Long believed to be a behavioral disorder, autism is much more to those living with it. It affects sensory perception, social skills and communication–the very things that make us human. The behavioral symptoms are merely the tip of a giant iceberg that’s been largely ignored by mainstream psychiatry. Unlike depression and other so-called “mental” illnesses, autism is considered a developmental disorder with a real organic basis, which is fortunate.
Rarely do autistic people NOT have other co-morbid health problems. Epilepsy, bowel disorders, Tourette’s syndrome, immune irregularities, allergies and autoimmune diseases like Crohn’s and Type I diabetes frequently accompany autism.
Many parents report the onset of autism in their kids following an acute infection or vaccine. This makes sense when viewed from an immunological standpoint. There are currently over 100 recognized autoimmune disorders, including multiple sclerosis, lupus and rheumatoid arthritis. But these are physical diseases that don’t affect mood and behavior…
…or do they?
One clear example of mental illness caused by autoimmune disease is the strange disorder known as PANDAS (Pediatric Autoimmune Neuropsychiatric Disorders Associated with Streptococcal infections). In PANDAS, a common strep infection causes the immune system to erroneously attack basal ganglia cells in the brain, resulting in obsessive-compulsive disorder (OCD). Symptoms of PANDAS–which may also include tics, anxiety, restricted food intake and emotional lability–come on rapidly and may persist long after the infection has been treated, suggesting chronic immune involvement.
Why is it such a leap, then, to believe that autism could have similar immunological origins? Throughout history, countless theories have been posited about the cause of autism, many of which were downright harmful. The idea that bad parenting (“refrigerator mothers“) caused autism persisted through the 1960s, resulting in many children being placed in foster homes. Virtually every other Freudian psychoanalytical approach also failed miserably.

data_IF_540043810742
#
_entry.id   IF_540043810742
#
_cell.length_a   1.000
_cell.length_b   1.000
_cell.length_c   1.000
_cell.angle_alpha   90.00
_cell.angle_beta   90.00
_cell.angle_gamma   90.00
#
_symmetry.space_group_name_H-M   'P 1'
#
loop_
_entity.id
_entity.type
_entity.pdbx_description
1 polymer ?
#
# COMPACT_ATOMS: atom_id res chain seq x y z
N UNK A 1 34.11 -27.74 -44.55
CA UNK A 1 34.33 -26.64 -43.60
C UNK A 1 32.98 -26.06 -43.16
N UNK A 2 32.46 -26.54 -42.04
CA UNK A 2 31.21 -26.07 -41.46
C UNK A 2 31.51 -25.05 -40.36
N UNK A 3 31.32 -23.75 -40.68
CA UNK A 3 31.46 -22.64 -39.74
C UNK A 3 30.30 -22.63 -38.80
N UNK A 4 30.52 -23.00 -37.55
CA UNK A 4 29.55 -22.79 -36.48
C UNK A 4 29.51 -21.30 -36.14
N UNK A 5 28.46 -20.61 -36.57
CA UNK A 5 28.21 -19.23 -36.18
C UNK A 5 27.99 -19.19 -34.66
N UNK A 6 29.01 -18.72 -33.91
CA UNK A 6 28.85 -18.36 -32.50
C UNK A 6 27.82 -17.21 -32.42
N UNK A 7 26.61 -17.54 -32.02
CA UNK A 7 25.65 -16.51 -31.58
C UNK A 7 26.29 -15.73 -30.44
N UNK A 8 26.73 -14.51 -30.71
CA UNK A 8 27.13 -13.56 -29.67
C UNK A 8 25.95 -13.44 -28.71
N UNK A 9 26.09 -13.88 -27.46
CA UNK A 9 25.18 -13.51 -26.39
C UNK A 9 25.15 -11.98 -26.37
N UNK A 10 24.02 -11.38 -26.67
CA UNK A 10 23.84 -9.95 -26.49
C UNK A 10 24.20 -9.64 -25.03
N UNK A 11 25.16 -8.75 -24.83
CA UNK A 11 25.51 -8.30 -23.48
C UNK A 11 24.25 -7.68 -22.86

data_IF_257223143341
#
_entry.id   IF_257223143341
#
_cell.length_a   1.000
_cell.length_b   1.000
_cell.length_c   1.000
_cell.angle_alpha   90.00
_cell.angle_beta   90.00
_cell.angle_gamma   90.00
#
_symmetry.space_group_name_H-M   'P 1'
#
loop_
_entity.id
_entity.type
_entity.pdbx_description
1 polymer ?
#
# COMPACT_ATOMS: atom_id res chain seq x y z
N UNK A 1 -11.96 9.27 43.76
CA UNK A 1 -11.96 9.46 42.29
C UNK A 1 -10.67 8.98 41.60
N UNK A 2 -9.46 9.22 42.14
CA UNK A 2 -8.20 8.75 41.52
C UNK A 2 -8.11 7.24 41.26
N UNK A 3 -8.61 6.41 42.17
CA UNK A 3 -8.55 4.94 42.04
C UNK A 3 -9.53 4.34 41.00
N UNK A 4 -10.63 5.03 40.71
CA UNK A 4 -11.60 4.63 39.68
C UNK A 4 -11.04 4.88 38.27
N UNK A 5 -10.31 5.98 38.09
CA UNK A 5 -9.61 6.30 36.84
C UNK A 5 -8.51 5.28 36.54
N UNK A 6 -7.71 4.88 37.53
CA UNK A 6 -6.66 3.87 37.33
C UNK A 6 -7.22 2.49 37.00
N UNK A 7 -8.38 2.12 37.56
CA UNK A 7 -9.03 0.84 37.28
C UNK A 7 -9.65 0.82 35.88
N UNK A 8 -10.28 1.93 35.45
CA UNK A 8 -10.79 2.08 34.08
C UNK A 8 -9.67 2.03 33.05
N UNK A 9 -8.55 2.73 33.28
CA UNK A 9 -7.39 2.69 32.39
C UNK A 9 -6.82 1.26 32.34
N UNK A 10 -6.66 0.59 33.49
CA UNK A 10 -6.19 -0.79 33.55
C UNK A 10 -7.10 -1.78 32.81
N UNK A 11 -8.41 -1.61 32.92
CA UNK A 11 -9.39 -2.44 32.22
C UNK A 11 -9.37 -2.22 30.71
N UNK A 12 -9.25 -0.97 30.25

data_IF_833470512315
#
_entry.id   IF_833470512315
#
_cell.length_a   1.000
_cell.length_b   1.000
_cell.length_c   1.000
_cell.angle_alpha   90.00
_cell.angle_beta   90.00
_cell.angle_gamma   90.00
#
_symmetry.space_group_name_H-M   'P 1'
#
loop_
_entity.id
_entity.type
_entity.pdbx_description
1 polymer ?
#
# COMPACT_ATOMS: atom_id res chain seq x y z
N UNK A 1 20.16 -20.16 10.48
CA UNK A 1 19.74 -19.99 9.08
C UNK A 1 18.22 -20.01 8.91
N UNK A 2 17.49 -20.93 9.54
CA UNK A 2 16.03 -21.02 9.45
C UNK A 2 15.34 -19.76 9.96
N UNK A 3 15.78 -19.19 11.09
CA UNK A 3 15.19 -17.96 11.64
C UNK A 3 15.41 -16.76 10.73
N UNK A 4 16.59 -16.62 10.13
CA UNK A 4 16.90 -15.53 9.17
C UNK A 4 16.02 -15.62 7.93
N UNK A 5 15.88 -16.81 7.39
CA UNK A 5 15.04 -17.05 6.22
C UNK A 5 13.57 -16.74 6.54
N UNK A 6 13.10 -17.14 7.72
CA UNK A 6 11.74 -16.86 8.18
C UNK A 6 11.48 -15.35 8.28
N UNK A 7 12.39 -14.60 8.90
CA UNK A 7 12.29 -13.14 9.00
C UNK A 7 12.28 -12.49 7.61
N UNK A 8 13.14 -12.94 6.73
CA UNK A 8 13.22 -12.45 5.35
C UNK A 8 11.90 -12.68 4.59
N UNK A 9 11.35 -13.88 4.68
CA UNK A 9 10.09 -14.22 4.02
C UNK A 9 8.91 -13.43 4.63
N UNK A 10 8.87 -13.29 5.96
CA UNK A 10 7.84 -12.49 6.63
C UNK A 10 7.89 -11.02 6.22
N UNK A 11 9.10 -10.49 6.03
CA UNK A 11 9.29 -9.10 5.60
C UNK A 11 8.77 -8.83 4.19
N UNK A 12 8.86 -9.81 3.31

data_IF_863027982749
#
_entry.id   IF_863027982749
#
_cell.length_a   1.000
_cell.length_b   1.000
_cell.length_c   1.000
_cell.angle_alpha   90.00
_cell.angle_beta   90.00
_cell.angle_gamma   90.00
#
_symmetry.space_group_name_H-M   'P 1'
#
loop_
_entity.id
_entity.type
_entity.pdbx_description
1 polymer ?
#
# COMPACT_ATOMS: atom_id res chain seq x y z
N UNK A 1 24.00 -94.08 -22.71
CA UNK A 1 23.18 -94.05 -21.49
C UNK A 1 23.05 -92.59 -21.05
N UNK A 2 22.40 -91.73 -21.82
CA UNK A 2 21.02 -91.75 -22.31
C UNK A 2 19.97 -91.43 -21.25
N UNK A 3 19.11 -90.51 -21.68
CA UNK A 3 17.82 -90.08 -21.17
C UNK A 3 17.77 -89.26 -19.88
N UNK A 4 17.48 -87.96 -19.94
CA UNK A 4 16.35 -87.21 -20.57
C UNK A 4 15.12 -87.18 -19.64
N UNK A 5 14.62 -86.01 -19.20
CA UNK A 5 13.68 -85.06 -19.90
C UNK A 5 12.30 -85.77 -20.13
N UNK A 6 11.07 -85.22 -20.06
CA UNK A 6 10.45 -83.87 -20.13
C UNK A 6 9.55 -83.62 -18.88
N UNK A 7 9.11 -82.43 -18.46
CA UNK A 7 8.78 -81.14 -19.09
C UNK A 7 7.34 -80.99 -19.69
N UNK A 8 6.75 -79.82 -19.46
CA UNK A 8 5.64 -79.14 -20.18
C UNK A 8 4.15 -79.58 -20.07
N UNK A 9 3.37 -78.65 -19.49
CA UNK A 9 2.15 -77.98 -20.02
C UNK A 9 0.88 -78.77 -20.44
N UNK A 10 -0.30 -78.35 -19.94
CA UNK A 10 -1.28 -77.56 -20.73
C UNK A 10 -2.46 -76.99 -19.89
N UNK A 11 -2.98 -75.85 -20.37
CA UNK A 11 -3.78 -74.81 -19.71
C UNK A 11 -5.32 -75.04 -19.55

We now know there’s a strong genetic basis for autism, but that’s only half the picture. It is not a purely inherited disease like Huntington’s that can be predicted with genetic testing, so there must be other co-factors involved.
But what are they?
If autism is like most other chronic illnesses, it has no singular cause. In fact, it may not even be one single DISORDER. It presents differently in each child and may range in severity from mild to debilitating. Some kids appear to have symptoms from birth while others develop normally and suddenly “regress” around age 2.
A child’s immune system is grossly underdeveloped until about 12 months of age. Viral or bacterial infections, toxins or an overload of vaccines in quick succession could trigger autoimmune disease in a minority of unlucky souls. (The autism/vaccine link is particularly controversial because of the public health implications).
Pulling back the political veil, we see that vaccines have been directly implicated in autoimmune diseases like Guillain-Barre syndrome for decades. Patients receiving the 1976 Swine Flu shot comprised the largest Guillain-Barre “outbreak” in history. Epilepsy, “regressive encephalopathy” (autism by another name?), narcolepsy and other brain diseases are rare but well-documented complications of vaccines.
If immune dysfunction can trigger this multitude of brain disorders, it begs the question:
Why NOT autism?